Friday, February 17, 2006

Thingers rather than thinkers II

Thing, Old English, assembly, council, suit, matter, thing; Old High German ding, public assembly for judgement and transaction of business; Modern German ding, affair, matter, thing; Old Norse {th}ing, public assembly, meeting, parliament, council; also in pl., objects, articles, valuable things.

[Note council (thing) is different than judgement (ding). Council comes from Latin concilium, a convocation, assembly, meeting, union, connexion, close conjunction; sometimes an assembly for consultation, in which sense it became confused with consilium an advisory body.]

thing, v. (obscure)

1. To plead a cause, supplicate, intercede, make intercession; to bring to reconciliation.

2. To represent by things, i.e. concrete objects. Hence thinger

In 1883 G. Massey wrote in Nat. Genesis I. i. 16

"Symbolism was not a conscious creation of the human mind; man..did not begin by thinging his thoughts in intentional enigmas of expression. Things were pourtrayed before thoughts by those who were thingers rather than thinkers."

thing, n. (obscure)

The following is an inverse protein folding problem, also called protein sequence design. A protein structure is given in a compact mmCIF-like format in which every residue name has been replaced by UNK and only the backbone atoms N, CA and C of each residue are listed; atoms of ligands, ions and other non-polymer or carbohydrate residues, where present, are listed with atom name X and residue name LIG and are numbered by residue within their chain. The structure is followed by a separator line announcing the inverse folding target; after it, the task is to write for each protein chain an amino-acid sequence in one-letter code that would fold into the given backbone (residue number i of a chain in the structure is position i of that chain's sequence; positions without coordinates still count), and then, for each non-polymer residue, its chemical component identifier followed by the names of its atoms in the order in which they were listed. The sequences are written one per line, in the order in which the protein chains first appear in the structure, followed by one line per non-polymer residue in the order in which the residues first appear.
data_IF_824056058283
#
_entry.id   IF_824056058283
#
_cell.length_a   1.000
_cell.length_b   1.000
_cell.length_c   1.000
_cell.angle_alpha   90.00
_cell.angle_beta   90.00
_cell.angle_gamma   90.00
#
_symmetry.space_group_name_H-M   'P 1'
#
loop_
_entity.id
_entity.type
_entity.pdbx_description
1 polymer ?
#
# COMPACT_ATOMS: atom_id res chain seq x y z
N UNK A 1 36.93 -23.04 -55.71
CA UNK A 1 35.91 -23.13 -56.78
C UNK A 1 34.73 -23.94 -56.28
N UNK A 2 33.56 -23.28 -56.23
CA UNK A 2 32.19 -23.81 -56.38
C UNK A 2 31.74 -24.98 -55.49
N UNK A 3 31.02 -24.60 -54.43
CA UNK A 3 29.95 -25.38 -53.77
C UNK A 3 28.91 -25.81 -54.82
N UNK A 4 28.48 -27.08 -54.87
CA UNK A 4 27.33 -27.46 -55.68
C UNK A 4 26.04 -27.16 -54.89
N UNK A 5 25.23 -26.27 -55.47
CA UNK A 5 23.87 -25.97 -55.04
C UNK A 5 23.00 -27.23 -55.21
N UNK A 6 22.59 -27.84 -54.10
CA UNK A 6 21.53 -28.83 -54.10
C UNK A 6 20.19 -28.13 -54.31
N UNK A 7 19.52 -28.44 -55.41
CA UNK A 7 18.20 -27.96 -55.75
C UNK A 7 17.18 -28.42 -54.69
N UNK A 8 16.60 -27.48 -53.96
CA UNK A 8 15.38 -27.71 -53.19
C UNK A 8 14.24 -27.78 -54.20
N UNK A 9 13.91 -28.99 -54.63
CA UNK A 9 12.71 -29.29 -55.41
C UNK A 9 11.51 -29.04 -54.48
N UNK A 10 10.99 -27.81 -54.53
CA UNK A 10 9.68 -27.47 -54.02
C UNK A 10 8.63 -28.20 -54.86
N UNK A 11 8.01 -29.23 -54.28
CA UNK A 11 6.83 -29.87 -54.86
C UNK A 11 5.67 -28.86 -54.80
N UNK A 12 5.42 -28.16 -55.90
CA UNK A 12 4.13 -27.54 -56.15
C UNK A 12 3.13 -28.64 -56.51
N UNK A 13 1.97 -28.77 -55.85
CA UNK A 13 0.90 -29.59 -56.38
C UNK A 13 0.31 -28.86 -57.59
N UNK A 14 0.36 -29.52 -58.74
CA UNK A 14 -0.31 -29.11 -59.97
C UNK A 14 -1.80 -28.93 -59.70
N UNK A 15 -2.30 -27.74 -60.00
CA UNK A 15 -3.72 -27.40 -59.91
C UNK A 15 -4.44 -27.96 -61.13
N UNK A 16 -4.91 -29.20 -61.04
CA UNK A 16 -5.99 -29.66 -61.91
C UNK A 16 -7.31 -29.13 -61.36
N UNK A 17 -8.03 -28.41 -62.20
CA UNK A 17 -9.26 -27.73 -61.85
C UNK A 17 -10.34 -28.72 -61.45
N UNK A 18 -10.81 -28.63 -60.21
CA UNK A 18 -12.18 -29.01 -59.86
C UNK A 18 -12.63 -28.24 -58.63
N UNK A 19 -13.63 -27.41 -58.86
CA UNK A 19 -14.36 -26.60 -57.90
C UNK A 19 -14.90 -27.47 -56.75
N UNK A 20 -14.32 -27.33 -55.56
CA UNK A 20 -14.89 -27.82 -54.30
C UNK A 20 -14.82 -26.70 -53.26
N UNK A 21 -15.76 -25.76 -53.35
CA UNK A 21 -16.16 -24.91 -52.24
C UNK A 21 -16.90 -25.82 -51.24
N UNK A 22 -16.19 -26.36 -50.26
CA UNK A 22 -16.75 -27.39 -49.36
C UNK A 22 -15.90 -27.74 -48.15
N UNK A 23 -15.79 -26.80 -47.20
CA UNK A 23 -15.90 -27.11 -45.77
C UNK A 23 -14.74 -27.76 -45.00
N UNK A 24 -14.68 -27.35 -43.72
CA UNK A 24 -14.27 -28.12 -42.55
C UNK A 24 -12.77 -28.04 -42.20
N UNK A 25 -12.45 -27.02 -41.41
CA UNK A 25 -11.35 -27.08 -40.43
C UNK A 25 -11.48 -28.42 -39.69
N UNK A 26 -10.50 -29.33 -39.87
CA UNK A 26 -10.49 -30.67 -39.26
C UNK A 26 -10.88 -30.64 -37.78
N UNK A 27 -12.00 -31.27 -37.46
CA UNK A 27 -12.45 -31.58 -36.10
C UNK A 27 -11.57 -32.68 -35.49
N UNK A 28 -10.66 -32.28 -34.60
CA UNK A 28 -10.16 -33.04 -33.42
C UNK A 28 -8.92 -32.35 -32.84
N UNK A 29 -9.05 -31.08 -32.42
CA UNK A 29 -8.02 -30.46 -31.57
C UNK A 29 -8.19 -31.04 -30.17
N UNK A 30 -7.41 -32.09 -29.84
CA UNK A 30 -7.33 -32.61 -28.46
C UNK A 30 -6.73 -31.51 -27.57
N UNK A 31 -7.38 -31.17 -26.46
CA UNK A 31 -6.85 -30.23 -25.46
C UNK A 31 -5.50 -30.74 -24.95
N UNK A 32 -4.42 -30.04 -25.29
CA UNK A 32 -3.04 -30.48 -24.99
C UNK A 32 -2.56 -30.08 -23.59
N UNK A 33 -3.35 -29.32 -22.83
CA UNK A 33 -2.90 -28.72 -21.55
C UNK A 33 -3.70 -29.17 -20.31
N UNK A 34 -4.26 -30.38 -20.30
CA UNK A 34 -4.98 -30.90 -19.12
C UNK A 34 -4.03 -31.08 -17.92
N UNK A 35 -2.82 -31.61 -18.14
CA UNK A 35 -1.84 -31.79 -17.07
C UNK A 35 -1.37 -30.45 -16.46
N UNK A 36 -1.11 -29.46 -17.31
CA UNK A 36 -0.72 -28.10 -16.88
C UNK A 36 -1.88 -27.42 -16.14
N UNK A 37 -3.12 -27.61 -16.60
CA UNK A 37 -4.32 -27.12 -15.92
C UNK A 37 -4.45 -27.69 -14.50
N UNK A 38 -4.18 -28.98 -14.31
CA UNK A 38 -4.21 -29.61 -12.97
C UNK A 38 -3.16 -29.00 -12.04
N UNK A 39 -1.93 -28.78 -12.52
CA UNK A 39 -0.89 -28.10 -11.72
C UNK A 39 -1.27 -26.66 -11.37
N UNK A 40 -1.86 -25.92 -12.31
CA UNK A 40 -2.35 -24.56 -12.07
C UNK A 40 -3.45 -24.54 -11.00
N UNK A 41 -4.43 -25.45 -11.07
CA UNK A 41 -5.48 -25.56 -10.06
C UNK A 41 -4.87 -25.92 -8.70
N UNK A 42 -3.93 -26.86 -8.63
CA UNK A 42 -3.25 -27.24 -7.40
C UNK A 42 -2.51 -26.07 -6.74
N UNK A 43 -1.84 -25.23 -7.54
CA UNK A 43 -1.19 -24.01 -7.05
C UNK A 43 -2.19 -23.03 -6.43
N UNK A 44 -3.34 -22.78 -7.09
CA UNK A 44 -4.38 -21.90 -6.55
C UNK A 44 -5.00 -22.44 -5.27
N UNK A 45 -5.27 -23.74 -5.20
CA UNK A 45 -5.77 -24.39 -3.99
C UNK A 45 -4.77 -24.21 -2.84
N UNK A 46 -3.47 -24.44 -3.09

1. A meeting, assembly, esp. a deliberative or judicial assembly, a court, a council

2. A matter brought before a court of law; a legal process; a charge brought, a suit or cause pleaded before a court.

3. That with which one is concerned (in action, speech, or thought); an affair, business, concern, matter, subject; pl. affairs, concerns, matters. (In early use sometimes sing. in collective sense.)

4. That which is said; a saying, utterance, expression, statement; with various connotations; a form of prayer; a story, tale; a part or section of an argument or discourse; a witty saying, a jest.

thing, n. (current)

1. That which exists individually (in the most general sense, in fact or in idea); that which is or may be in any way an object of perception, knowledge, or thought; a being, an entity.

2. Used indefinitely to denote something which the speaker is not able or does not choose to particularize, or which is incapable of being precisely described; a something, a somewhat. Also (often with initial capital) applied to some particular supernatural or other dreadful monster (i.e. the Thing).

3. That which is signified, as distinguished from a word, symbol, or idea by which it is represented: the actual being or entity as opposed to a symbol of it. in thing, in reality, really, actually (opposed to in name = nominally).

4. A being without life or consciousness; an inanimate object, as distinguished from a person or living creature.

Thing, n. (current)

1. In Scandinavian countries (or settlements, as in parts of England before the Conquest): A public meeting or assembly; esp. a legislative council, a parliament; a court of law.

1a. Thing-day, a day on which a Thing is held; Thing-dues, fees payable to a chief who presides at a Thing; Thing-field, -hall, -hill, -stead, a field, hall, hill, or place where a Thing meets, Thing-man.

Source: OED

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